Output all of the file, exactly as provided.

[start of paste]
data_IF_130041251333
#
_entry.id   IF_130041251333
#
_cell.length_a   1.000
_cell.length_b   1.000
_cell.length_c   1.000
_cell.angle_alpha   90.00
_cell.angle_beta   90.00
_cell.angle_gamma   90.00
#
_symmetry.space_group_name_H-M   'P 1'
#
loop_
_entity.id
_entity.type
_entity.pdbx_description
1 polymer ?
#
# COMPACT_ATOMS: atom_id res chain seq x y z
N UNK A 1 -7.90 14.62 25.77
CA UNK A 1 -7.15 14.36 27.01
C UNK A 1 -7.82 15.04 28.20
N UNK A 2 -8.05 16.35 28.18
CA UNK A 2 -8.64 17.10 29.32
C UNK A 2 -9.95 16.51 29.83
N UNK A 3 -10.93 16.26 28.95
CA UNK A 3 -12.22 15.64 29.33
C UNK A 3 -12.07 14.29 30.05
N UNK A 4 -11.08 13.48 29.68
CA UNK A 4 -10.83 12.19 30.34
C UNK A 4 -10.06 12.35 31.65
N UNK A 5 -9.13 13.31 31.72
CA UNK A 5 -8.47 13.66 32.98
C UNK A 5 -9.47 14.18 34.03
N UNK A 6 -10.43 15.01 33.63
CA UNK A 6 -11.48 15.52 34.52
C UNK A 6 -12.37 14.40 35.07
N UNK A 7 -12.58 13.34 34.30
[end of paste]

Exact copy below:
data_IF_130041251333
#
_entry.id   IF_130041251333
#
_cell.length_a   1.000
_cell.length_b   1.000
_cell.length_c   1.000
_cell.angle_alpha   90.00
_cell.angle_beta   90.00
_cell.angle_gamma   90.00
#
_symmetry.space_group_name_H-M   'P 1'
#
loop_
_entity.id
_entity.type
_entity.pdbx_description
1 polymer ?
#
# COMPACT_ATOMS: atom_id res chain seq x y z
N UNK A 1 -7.90 14.62 25.77
CA UNK A 1 -7.15 14.36 27.01
C UNK A 1 -7.82 15.04 28.20
N UNK A 2 -8.05 16.35 28.18
CA UNK A 2 -8.64 17.10 29.32
C UNK A 2 -9.95 16.51 29.83
N UNK A 3 -10.93 16.26 28.95
CA UNK A 3 -12.22 15.64 29.33
C UNK A 3 -12.07 14.29 30.05
N UNK A 4 -11.08 13.48 29.68
CA UNK A 4 -10.83 12.19 30.34
C UNK A 4 -10.06 12.35 31.65
N UNK A 5 -9.13 13.31 31.72
CA UNK A 5 -8.47 13.66 32.98
C UNK A 5 -9.47 14.18 34.03
N UNK A 6 -10.43 15.01 33.63
CA UNK A 6 -11.48 15.52 34.52
C UNK A 6 -12.37 14.40 35.07
N UNK A 7 -12.58 13.34 34.30